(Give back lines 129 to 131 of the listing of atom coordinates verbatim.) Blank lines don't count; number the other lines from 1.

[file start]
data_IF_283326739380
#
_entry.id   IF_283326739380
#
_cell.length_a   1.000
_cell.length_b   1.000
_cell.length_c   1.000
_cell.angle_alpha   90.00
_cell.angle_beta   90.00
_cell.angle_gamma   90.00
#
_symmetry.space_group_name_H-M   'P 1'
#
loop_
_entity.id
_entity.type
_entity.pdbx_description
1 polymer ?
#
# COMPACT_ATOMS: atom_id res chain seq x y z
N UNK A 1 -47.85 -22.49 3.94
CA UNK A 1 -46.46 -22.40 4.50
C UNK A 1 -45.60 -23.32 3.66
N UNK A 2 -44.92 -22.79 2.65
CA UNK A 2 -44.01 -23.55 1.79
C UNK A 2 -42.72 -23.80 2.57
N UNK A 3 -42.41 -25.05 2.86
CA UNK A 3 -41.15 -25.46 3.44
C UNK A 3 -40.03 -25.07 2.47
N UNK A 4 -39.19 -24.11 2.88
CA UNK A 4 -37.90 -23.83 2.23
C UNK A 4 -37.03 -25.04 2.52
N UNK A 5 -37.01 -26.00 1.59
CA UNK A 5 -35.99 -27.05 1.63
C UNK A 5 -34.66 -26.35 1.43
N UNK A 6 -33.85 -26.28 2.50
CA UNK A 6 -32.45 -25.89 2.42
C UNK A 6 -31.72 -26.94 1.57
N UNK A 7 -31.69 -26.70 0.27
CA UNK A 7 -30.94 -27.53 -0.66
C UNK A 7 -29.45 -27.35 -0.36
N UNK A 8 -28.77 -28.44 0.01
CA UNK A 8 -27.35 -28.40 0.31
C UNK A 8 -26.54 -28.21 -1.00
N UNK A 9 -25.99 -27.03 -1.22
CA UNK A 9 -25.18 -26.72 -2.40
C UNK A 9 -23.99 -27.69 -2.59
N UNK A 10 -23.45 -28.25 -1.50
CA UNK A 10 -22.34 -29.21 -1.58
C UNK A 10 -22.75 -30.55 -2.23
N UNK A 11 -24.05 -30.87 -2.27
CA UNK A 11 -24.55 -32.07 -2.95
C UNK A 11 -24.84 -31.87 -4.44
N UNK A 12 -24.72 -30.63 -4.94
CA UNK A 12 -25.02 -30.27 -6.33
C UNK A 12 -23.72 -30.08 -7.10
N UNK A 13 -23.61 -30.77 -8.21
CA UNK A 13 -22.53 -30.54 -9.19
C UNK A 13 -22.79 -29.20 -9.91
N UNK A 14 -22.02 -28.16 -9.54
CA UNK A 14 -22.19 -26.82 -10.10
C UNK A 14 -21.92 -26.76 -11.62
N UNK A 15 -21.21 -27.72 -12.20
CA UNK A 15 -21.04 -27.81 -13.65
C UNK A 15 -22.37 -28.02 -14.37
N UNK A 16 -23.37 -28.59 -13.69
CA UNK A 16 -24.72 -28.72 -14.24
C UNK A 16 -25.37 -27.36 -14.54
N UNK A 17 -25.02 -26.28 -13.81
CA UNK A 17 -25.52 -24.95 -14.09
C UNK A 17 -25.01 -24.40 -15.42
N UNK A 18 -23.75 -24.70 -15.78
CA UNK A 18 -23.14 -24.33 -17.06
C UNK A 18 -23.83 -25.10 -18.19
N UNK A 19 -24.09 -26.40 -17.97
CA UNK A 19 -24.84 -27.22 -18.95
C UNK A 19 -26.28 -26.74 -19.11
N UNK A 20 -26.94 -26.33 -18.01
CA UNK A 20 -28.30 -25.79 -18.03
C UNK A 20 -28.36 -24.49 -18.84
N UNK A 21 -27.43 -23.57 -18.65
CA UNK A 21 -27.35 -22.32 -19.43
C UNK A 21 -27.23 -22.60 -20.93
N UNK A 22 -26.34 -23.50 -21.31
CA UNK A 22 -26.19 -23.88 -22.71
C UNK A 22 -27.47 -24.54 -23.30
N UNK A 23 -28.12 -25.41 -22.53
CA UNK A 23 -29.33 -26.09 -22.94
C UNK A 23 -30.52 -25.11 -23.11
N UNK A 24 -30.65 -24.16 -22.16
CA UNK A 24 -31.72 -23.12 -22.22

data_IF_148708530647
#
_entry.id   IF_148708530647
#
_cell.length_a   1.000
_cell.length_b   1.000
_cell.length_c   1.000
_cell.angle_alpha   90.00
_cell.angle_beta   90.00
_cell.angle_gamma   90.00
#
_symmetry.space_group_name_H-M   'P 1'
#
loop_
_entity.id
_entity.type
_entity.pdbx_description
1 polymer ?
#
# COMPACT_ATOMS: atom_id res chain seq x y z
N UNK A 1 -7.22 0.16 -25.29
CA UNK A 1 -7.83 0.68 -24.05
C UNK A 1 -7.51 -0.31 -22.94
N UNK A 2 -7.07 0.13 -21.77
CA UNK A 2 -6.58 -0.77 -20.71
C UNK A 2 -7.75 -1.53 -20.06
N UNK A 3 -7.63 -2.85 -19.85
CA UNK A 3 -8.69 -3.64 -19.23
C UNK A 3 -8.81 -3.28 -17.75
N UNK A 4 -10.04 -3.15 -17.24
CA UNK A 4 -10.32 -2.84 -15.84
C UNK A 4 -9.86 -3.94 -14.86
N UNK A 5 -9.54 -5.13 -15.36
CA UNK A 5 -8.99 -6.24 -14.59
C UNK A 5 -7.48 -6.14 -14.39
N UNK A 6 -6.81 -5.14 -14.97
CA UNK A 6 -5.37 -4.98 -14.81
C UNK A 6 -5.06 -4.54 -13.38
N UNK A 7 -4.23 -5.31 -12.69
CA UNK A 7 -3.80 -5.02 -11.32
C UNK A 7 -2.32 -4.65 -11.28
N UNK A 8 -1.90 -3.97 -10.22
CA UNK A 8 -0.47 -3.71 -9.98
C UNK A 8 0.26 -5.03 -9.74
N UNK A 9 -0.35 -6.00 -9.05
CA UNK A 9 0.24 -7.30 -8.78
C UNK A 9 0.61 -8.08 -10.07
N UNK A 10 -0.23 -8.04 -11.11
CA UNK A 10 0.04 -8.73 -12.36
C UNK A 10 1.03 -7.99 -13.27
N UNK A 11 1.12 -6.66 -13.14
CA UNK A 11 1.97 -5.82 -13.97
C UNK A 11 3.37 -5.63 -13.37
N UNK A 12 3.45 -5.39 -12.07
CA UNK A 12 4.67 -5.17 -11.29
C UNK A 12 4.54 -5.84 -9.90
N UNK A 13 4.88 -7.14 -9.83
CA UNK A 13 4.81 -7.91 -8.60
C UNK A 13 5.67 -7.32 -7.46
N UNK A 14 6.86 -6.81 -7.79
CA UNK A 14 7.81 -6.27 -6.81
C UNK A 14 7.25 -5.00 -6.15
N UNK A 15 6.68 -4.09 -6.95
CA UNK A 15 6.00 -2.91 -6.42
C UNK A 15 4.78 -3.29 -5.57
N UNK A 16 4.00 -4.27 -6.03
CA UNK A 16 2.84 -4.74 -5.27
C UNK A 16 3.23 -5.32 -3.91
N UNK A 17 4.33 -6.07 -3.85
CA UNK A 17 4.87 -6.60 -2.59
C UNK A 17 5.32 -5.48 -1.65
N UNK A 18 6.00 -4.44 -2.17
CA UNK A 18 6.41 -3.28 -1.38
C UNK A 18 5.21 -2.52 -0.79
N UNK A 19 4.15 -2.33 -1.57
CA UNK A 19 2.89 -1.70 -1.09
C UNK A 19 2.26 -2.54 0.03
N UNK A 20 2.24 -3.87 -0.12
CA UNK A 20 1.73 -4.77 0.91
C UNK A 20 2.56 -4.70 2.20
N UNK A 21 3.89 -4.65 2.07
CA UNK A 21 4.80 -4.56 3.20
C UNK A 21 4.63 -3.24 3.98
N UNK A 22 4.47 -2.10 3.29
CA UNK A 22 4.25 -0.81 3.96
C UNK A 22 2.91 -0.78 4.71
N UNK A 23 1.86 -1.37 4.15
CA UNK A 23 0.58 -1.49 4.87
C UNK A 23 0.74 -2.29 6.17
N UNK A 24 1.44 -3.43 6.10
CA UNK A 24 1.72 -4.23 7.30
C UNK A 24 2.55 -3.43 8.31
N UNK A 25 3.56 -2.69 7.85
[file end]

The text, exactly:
C UNK A 6 -5.06 -4.54 -13.38
N UNK A 7 -4.23 -5.31 -12.69
CA UNK A 7 -3.80 -5.02 -11.32